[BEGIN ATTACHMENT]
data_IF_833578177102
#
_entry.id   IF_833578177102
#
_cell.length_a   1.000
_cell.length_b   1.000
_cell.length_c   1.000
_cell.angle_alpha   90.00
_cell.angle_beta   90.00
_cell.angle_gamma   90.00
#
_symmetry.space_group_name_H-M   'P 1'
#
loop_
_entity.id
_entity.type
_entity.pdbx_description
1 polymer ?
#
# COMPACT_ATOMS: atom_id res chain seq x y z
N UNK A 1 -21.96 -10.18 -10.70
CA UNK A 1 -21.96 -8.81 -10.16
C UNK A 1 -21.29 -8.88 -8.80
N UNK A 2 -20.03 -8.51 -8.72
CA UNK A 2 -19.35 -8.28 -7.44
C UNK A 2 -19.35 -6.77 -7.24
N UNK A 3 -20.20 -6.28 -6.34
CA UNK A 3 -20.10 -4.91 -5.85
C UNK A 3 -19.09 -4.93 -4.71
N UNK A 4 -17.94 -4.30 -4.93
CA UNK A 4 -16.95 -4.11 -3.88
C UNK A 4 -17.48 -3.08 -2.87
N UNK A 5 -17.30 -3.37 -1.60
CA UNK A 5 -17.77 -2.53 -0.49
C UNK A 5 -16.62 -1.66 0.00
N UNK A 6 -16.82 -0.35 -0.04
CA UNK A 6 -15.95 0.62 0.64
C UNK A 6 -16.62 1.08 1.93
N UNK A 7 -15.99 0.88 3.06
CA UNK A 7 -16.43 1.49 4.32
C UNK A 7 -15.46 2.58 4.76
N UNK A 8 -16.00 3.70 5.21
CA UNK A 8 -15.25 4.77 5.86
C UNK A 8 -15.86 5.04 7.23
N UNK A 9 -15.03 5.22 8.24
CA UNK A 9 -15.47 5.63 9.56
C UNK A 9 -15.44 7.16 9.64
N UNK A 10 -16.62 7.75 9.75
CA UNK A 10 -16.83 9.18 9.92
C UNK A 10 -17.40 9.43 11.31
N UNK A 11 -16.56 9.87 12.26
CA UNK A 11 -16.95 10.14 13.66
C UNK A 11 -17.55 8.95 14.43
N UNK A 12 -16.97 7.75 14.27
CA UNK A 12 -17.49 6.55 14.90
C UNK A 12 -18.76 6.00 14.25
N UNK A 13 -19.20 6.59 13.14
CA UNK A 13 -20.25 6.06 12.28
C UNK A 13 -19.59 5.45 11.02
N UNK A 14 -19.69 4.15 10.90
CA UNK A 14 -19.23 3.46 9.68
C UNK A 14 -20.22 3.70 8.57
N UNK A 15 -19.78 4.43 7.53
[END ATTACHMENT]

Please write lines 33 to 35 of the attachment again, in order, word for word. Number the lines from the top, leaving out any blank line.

N UNK A 5 -17.30 -3.37 -1.60
CA UNK A 5 -17.77 -2.53 -0.49
C UNK A 5 -16.62 -1.66 0.00